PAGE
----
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By Rae Jacobson, MS

At a Glance

  • Boys are more likely to be hyperactive than girls.

  • They’re also more likely than girls to be diagnosed with ADHD.

  • Boys with ADHD can face unique social challenges.

“ADHD is just about being hyper.” “It’s something only boys have.” 

These are two of the many myths about ADHD. There’s some kernel of truth behind them, though: Even though boys and girls are just as likely to have ADHD , boys are more likely than girls to be diagnosed with ADHD. 

The reason is that boys often have hyperactivity as a symptom — more so than girls. And hyperactivity can be easier to notice than other ADHD symptoms.

Boys with ADHD often get called out or criticized for their hyperactive and impulsive behavior. They may get into trouble a lot at home and at school. And their behavior can turn off other kids and make it hard to fit in socially. 

Every child with ADHD is unique. There are lots of boys with ADHD who struggle with other ADHD challenges, like trouble focusing. But in many cases, the experience of ADHD for boys can be very different from the experience for girls. 

Dive deeper

What ADHD looks like in boys

Boys and girls can show many of the same signs of ADHD. But boys are more likely to be hyperactive, and their behavior is hard to miss. Here’s what you might see:

  • Running and shouting when playing, even indoors

  • Playing too roughly

  • Bumping into people and things

  • Constantly moving even when seated

This type of behavior is more likely to raise flags at home and in the classroom than other ADHD symptoms, like trouble with focus. So boys are more likely than girls to be diagnosed with ADHD in childhood.

Not all boys with ADHD are hyperactive, though. Some may just have impulsivity and inattention, the other key symptoms of ADHD.

Learn more about:

ADHD behavior and “being bad”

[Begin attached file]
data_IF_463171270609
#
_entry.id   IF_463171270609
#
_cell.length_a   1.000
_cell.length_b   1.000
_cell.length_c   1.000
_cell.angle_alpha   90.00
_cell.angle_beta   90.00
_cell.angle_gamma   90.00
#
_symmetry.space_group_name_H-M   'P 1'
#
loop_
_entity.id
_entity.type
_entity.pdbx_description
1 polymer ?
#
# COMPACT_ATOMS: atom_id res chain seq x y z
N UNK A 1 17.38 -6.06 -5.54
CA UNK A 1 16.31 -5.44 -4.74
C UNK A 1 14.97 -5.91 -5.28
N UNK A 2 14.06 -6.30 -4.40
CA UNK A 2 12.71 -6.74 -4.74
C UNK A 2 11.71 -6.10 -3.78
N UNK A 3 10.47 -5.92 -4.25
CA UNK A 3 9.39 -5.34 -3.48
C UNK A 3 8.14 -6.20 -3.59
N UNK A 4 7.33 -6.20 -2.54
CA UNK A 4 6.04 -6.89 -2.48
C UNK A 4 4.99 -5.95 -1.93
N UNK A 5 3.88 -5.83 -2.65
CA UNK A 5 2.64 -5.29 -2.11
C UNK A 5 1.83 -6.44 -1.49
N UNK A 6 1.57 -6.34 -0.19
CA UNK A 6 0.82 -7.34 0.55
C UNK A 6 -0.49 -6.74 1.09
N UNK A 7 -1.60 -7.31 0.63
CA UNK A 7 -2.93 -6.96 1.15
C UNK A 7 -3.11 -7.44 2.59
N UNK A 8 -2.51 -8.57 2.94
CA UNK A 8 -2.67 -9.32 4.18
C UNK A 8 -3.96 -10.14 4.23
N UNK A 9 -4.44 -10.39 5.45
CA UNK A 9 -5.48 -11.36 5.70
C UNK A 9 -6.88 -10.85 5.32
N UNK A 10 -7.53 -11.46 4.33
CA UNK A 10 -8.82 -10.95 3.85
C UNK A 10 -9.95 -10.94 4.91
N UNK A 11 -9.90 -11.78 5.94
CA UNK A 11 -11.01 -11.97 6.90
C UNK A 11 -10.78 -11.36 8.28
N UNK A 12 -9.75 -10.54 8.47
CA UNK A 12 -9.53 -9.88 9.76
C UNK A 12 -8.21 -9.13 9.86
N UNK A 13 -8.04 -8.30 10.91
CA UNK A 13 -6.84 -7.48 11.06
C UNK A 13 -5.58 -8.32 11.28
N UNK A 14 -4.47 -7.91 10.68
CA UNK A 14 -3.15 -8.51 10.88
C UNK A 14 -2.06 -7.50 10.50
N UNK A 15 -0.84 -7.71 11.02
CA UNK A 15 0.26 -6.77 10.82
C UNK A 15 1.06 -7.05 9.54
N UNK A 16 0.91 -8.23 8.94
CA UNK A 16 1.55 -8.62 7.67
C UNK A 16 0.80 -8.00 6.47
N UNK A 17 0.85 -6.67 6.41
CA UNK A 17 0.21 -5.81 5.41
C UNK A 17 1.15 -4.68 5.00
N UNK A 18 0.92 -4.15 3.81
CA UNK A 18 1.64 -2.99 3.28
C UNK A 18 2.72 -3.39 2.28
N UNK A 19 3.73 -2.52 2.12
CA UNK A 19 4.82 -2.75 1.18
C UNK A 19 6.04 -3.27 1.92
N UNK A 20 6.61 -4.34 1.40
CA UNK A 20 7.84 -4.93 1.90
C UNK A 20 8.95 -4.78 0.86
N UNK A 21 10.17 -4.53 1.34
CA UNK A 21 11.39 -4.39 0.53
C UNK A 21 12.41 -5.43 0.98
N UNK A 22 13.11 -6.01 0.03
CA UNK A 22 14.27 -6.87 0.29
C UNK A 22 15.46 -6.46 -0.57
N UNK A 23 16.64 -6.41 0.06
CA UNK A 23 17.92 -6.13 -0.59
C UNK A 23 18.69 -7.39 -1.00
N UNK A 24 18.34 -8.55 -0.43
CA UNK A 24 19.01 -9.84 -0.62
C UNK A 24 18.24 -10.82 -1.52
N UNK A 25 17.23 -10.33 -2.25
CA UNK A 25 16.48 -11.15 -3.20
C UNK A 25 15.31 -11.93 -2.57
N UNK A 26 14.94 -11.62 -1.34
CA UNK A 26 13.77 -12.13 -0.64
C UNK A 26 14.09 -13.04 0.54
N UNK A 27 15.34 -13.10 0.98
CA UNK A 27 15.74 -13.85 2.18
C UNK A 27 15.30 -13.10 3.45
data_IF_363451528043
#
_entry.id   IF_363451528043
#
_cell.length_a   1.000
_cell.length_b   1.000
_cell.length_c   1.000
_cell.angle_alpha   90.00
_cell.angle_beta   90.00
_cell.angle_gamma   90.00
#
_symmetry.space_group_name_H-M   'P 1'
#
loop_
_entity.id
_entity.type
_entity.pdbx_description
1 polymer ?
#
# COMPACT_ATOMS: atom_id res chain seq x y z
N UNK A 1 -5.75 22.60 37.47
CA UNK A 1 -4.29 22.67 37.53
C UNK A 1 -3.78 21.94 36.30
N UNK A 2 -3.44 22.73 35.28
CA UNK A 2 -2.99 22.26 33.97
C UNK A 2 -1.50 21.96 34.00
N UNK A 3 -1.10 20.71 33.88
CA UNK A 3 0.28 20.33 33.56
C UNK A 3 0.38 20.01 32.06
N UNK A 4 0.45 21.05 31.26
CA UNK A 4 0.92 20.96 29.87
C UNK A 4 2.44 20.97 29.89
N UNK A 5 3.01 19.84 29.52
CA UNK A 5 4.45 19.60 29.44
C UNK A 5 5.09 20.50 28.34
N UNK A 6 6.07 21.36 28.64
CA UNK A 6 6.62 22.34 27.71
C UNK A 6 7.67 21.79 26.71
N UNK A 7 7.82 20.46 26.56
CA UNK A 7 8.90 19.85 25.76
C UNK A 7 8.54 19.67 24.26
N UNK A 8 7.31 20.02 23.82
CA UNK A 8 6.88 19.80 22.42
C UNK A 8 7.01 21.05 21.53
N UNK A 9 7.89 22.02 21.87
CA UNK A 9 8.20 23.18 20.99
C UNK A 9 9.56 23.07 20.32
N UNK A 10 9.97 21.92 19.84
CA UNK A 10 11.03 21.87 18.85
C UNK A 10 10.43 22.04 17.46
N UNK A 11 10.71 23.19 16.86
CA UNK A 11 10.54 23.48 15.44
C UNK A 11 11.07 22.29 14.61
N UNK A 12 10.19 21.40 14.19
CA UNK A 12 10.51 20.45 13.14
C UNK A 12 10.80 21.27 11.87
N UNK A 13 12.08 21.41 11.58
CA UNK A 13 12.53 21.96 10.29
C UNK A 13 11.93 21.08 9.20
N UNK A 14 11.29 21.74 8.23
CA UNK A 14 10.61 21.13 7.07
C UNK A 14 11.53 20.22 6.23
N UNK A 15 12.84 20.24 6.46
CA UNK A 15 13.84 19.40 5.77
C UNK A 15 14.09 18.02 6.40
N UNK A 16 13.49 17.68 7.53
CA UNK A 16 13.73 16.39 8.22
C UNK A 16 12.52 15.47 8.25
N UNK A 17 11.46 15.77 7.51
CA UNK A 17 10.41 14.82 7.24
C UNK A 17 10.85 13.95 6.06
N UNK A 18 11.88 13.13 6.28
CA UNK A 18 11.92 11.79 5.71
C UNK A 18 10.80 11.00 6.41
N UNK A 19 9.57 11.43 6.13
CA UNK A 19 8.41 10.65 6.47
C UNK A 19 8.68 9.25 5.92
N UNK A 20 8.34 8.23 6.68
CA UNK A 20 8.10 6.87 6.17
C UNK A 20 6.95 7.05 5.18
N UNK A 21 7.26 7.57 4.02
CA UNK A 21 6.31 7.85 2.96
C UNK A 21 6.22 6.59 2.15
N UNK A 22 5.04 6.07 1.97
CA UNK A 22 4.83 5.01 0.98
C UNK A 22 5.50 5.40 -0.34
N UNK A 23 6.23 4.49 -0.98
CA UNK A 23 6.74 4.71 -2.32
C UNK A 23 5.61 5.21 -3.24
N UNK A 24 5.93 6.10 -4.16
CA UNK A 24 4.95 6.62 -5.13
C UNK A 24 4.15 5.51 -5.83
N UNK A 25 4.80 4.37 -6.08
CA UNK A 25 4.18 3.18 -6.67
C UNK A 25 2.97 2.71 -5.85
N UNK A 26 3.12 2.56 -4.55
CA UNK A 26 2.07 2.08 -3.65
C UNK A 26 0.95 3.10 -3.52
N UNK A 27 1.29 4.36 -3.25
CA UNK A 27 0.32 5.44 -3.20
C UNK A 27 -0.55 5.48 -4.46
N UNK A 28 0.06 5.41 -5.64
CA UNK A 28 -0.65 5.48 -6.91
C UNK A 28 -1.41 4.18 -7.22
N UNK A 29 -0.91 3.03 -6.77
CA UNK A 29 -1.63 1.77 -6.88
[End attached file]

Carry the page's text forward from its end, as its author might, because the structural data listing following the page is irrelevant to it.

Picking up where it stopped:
Kids with ADHD who are hyperactive and impulsive usually get noticed. This can be good and bad. Good because their ADHD is more likely to be identified and treated early on. Bad because their behavior often gets them in trouble.

They might get a lot of negative feedback from teachers, siblings, coaches, and other families. That can be really stressful. It can take a toll on kids’ self-esteem and make them act out more, which can lead to disciplinary problems.

Hyperactivity can be a huge challenge for boys. But keep in mind that some boys with ADHD aren’t hyperactive. There can be a consequence to that, too.

Because they don’t fit the stereotype, boys who aren’t hyperactive are more likely to get overlooked (much like girls are). They may not get the negative attention, but they also might not get the support they need.

Learn the truth behind more myths about ADHD .

ADHD and trouble making friends

Many kids with ADHD have trouble making friends and fitting in. Boys face a unique set of social challenges, however. 

They’re often expected to be tough and roll with the punches. But many kids with ADHD have trouble managing their emotions. And they don’t always interpret a social situation the right way.

Sometimes, boys with ADHD behave like the class clown to mask their challenges and be popular with other kids. That behavior can backfire, however. Their antics can be funny, but kids might also find them annoying.

Talking openly about social challenges can help kids understand what’s happening — and help you understand how best to help.

Parents and caregivers: Here are tips on having these conversations .

Next steps

If you think that you or a boy you know may have ADHD, explore:

And offer facts when people perpetuate myths about ADHD. Share this one-page fact sheet to help others learn.

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Share ADHD in boys

  • Facebook
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  • Email
  • Text Message
  • Coming soonGoogle Classroom